Zapper modifications

A project log for Zappotron Super-Sequencer

NES Zapper Controlled drum sequencer

Russell KramerRussell Kramer 03/19/2017 at 01:211 Comment
With older light guns like those used by Atari 2600 and Sega MasterSystem you could cheat at any game by simply aiming at a bright light. The game console flashes a white rectangle over a target then thinks the light gun was pointed at the target because it picked up light. Nintendo didn't want it to be that easy to see the last level of Duck Hunt, so they designed the zapper to not be fooled by this trick. It only responds to flashes lasting about a millisecond so it will not be fooled by a static light source.

I opened up the light gun and took a look at the internal circuit board. Almost all the light detection work is done by an IR3T07A chip. I couldn't find a datasheets for this chip so I started poking around and trying to find a way to get the zapper to respond to static light sources instead of just flashes.

I eventually discovered I could get the results I wanted by removing the 10nF capacitor from the PCB. Strangely the light gun still doesn't respond to being pointed at a lightbulb, but it does respond to the CRT. I think the 10nF capacitor sets the acceptable light flash duration. Removing it leaves a couple pF between the PCB traces, which makes the invisible 60Hz flicker of a CRT acceptable, but not a static light source.

The transistor in the bottom left of these pictures is a BC458 (not to be confused with the common BC548).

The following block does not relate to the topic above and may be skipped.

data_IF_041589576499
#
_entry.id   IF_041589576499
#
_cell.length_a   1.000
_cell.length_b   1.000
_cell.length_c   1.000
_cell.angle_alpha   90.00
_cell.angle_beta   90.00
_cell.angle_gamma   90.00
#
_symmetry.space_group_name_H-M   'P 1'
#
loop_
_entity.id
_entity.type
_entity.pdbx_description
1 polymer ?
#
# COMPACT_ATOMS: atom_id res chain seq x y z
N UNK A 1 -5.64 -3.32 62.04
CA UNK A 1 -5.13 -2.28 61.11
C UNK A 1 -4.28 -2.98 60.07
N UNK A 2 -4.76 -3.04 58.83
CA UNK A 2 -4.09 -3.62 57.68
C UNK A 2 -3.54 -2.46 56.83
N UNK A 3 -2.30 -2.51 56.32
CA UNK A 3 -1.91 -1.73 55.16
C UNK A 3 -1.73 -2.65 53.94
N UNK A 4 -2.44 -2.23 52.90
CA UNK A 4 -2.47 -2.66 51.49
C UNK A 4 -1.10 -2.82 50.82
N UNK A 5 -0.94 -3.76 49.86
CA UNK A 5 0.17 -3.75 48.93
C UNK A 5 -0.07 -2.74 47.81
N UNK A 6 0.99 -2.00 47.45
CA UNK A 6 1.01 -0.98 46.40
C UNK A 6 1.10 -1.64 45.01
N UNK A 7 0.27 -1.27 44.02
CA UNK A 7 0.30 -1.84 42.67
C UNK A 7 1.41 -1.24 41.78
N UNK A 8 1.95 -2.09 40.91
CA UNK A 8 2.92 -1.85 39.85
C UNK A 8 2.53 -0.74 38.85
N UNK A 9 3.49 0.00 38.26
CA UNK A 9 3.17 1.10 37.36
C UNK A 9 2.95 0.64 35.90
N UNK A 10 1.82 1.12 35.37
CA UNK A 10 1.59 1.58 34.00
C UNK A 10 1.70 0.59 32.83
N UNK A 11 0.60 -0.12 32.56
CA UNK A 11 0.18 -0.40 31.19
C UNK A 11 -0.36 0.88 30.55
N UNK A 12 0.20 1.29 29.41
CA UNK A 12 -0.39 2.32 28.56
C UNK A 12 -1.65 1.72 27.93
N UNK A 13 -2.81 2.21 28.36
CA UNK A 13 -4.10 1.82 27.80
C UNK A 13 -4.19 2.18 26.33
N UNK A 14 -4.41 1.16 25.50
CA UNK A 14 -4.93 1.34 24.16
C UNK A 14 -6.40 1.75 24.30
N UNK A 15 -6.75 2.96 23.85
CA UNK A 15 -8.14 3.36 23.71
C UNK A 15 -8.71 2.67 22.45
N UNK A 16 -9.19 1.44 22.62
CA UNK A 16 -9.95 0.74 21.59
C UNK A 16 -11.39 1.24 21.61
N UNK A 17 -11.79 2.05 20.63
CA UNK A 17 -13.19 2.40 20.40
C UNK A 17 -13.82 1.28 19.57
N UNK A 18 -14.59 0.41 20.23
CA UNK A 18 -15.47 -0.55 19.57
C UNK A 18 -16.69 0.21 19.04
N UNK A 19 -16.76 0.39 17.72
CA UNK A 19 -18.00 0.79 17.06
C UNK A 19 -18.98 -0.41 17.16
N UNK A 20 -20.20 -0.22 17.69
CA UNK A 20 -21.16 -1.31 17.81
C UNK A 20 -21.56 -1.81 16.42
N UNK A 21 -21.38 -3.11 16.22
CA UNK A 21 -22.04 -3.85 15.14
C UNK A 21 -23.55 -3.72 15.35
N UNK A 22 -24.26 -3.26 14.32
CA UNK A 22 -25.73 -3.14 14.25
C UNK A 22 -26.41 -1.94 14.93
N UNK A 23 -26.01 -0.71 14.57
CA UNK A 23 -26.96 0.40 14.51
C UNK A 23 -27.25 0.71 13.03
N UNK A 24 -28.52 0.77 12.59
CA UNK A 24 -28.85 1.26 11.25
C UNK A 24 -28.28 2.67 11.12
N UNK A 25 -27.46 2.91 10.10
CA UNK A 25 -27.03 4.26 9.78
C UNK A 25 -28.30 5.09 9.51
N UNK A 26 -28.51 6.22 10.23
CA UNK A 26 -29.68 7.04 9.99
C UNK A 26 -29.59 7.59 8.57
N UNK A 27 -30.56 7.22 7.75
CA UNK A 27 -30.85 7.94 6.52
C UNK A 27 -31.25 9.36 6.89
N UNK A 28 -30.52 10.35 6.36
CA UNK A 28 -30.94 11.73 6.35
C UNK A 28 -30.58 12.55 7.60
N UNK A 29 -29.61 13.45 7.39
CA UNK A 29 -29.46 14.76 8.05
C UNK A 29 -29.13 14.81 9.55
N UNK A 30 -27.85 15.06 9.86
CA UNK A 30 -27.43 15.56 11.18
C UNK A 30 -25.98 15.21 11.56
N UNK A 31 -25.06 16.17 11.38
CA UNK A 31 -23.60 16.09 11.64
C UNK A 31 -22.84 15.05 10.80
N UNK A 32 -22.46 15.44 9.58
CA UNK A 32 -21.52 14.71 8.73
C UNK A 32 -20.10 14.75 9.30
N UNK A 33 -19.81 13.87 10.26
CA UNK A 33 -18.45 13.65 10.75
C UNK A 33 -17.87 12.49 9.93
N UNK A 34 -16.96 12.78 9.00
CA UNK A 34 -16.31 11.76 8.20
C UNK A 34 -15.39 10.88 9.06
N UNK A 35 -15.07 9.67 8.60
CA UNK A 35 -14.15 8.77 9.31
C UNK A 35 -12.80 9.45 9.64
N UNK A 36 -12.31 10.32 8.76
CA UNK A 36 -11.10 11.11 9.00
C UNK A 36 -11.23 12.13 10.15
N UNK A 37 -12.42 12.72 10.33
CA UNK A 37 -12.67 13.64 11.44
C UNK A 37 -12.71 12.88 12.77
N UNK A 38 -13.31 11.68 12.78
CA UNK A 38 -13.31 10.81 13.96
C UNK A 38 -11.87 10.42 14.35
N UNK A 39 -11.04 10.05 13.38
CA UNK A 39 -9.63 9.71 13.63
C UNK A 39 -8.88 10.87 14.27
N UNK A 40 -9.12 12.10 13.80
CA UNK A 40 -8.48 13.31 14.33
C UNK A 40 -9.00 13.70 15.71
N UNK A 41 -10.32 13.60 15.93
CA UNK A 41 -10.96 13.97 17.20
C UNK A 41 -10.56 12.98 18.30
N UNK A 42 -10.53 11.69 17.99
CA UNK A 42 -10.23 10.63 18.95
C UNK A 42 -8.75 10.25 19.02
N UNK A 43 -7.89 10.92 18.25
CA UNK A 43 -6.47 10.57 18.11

There was a random delay from 10-60 microseconds between the zapper seeing the raster beam and the signal rising on the detection wire; then again for the falling edge. This was a big problem for getting the horizontal position of the light gun. It was so bad the gun could appear to be on the opposite side of the screen because the detection pulse didn't activate until the next scanline started.

The Zapper uses the BC458 to boost the detection signal before it goes into the long wire. BC458 is one of the worst transistors the 80s had to offer and it's only gotten worse with age. A google search for it brings up mostly forum threads starting with "My X doesn't work" and ending with "Replacing the BC458 fixed it". I swapped it with a 2N3904 and it cleared up the problem completely. 2N3904 had a different pinout so there are bent leads to make it fit.

Later on I ran into a problem caused by the zapper's field of view being too large. Any of the drum sequence steps within the zapper's field of view will be moved when the control button is pressed. On a smaller TV the steps were smaller than the zapper's field of view so it wasn't possible to move one individually. Its neighbors would end up being moved as well. I solved this by narrowing the field of view with tape over the lense.

I also shortened the zapper's cable from 8 ft to 2 ft since it was unnecessarily long for my application and wanted to use the wire in other parts of the project.

The zapper cost $2 Canadian dollars at a second hand store.


Alexander R Pruss wrote 05/05/2020 at 17:38 point

Do you happen to have any data on what the field of view before the modifications was? It would be a helpful bit of data to know for NES emulation purposes.

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